Go beyond the tedium of mainstream Anzac Day coverage and you’ll see the meaning ascribed to the Day, and the way the history around it is constructed, remain hotly contested. In a fundamentally political disagreement, shutting sceptics out should be seen as an act of political correctness, writes Michael Brull.
Once again, Anzac Day has sneaked up on me. For those of us who are unpatriotic, it is easy to feel like we’re a negligible minority. It is easy to think that your feelings of ambivalence, indifference, or even hostility to Anzac Day are totally marginal and isolated. It is just you and a few of your friends, while the rest of the nation patriotically gets up early and cries on cue at the heroism of our diggers. Yet the truth is that there is plenty of dissent about Anzac. The only reason you don’t hear about it so often is that it’s usually shut out of the mainstream media.
Right-wingers are perfectly aware of this. Since 2009, right-wing historian Mervyn Bendle has been complaining about academics trashing the Anzac legend, in a series of long and tedious essays for Quadrant. The “intelligentsia and the Left”, he complains, offer a perfunctory nod to the bravery of the Australian soldiers in World War One, only to follow by emphasising what they think really matters: an approach which is “always critical, debunking and even denunciatory of the legend, applying a form of methodological nihilism to allege that at the core of the Anzac legend there is nothing—only meaninglessness, futility, error, ‘a nightmare happening in a void’ as George Orwell remarked of Great War literature. Alternatively, if there is something at the core of the legend, it is shown by the revisionist to be unworthy, wicked and iniquitous—militarism, imperialism, colonialism, racism, sexism, masculinism—and therefore can and must be condemned and ridiculed.”
One summary of a collection of academic writings by Adrian Howe, an Associate Professor at RMIT University, identifies the Anzac legend as “a masculinist and British imperialist military tradition”; a “nationalistic, militaristic tradition [that is]class-based, race-based, ethnocentric and male-centred”; while Anzac Day is “a day celebrating Anglo-Australian manhood, militarism and a bloody defeat in an imperialist war [and]should be abolished”.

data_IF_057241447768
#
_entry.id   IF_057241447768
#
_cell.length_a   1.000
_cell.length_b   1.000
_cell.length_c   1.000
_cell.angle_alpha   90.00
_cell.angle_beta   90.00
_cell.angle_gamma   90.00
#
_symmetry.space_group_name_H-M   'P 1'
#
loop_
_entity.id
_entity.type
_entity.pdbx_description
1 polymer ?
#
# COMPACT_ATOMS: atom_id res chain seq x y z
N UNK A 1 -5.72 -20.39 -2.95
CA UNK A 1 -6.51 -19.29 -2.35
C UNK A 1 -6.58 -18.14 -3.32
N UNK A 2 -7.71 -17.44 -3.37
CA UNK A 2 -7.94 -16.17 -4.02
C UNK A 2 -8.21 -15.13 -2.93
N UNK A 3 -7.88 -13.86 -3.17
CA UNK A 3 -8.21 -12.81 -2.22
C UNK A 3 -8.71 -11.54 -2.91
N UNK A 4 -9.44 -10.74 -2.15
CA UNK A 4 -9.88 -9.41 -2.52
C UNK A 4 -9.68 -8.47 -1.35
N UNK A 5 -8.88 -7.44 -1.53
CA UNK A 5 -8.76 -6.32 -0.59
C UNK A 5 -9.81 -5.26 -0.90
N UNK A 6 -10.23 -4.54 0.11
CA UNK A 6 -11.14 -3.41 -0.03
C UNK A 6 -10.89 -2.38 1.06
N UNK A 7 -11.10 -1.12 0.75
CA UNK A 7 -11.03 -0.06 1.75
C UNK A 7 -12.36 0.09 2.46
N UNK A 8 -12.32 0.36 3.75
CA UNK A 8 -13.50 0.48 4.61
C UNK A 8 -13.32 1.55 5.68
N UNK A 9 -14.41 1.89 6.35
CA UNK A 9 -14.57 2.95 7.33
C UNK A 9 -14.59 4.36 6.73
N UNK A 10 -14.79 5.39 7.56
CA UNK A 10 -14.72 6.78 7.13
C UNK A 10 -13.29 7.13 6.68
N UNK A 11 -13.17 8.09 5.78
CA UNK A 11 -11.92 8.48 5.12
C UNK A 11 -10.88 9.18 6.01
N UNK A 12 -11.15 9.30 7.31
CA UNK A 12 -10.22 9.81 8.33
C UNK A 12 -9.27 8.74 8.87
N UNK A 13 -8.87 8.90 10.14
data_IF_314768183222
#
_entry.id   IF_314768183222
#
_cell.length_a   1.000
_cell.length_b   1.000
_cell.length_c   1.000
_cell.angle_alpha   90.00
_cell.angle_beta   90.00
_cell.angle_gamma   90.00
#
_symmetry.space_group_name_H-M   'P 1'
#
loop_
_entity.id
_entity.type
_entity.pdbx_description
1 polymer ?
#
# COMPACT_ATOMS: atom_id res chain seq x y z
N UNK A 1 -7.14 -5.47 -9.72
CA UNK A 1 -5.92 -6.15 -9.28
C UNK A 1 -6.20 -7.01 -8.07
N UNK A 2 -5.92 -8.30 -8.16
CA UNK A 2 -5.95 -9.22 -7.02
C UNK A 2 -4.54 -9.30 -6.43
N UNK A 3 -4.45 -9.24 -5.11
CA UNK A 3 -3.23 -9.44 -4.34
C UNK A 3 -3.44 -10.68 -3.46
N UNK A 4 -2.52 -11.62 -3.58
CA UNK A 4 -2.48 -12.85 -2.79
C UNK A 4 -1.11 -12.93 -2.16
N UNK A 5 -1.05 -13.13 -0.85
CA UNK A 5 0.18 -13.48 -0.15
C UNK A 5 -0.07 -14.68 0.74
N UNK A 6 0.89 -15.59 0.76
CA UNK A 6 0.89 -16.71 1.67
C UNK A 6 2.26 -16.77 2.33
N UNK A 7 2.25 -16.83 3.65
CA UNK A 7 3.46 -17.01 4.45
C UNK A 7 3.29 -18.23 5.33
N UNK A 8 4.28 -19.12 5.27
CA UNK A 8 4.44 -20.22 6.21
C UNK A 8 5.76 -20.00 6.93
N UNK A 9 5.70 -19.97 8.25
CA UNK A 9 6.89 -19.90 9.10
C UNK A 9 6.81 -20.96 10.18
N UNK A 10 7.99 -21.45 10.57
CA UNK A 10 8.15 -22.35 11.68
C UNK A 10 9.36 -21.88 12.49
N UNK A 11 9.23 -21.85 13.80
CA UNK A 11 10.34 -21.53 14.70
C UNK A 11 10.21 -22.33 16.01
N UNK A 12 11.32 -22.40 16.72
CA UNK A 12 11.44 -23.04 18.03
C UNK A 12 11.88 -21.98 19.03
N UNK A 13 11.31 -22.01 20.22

The list of offending scholars is long. They include Anthony Burke, Mark McKenna, Henry Reynolds, Marilyn Lake, James Brown, and David Horner. Military historians come in for a particular scolding, including Joan Beaumont, Brown and Horner again, Peter Stanley, and two books edited by Craig Stockings. Former Prime Minister Paul Keating is also counted among the unpatriotic. Bendle grumbles that in a speech, Keating “largely regurgitated the nihilist view that the conflict was pointless and futile, which has long been the default ideological position of the Left.” Alas, Keating dismissed “the war as the lamentable product of European tribalism, ethnic atavism, nationalism and racism in which Australia had no stake”.
Bendle assures readers in the tiny, largely unread magazine of the aggressive, purportedly highbrow intellectual right that Keating’s “facile, unhistorical ramblings” are wrong: “the Anzacs who sacrificed their lives or their health in battle did so for a great cause. To pretend otherwise is to betray their memory.” Thus, to doubt the cause of World War One, 100 years later is to betray the soldiers. It turns out that to be properly patriotic, we must not just mourn the dead. We must also celebrate the reasons they were sent to die.
In a sense, Anzac Day isn’t just about remembering suffering of soldiers. The sanctification of their memory is done with a political intent, with particular political aims.
The parallels to today are not hard to find. Many people thought it was really terrific how there were such widespread demonstrations around the world before the 2003 invasion of Iraq. Even if they didn’t stop the war, at least they showed anti-war sentiment. Was there any precedent for such anti-imperialism?
Yes, there was. Adam Hochschild reminds us of the large anti-war demonstrations across Europe before World War One. As Austria declared war on Serbia, 100,000 protesters converged at the heart of Berlin against war. The French Socialist leader Jean Jaurès stood with his arm around Hugo Haase, co-chair of the German Social Democrats, before an audience of Belgian workers. In Britain, Keir Hardie spoke to an enormous crowd at Trafalgar Square, “the largest demonstration there in years”. To wild cheers, according to Hochschild, he urged a general strike in the event of war.
As is known, these protests more or less ended as the war started. As in 2003, the media decided to “support our soldiers”. Like Bendle, this support for the soldiers in practical terms meant stifling any doubts or criticisms about the cause for which they were sent. Though the interests of soldiers and the politicians who command them are not necessarily the same, they are conflated by leading political figures. The loyal scribes of these politicians assure the public that to doubt the politicians is to doubt the soldiers, and how dare anyone cast aspersions on those risking their lives to keep us safe and defend our freedom? How dare anyone belittle the sacrifice of the soldiers, by questioning the values and wisdom of the politicians who send them into harm’s way?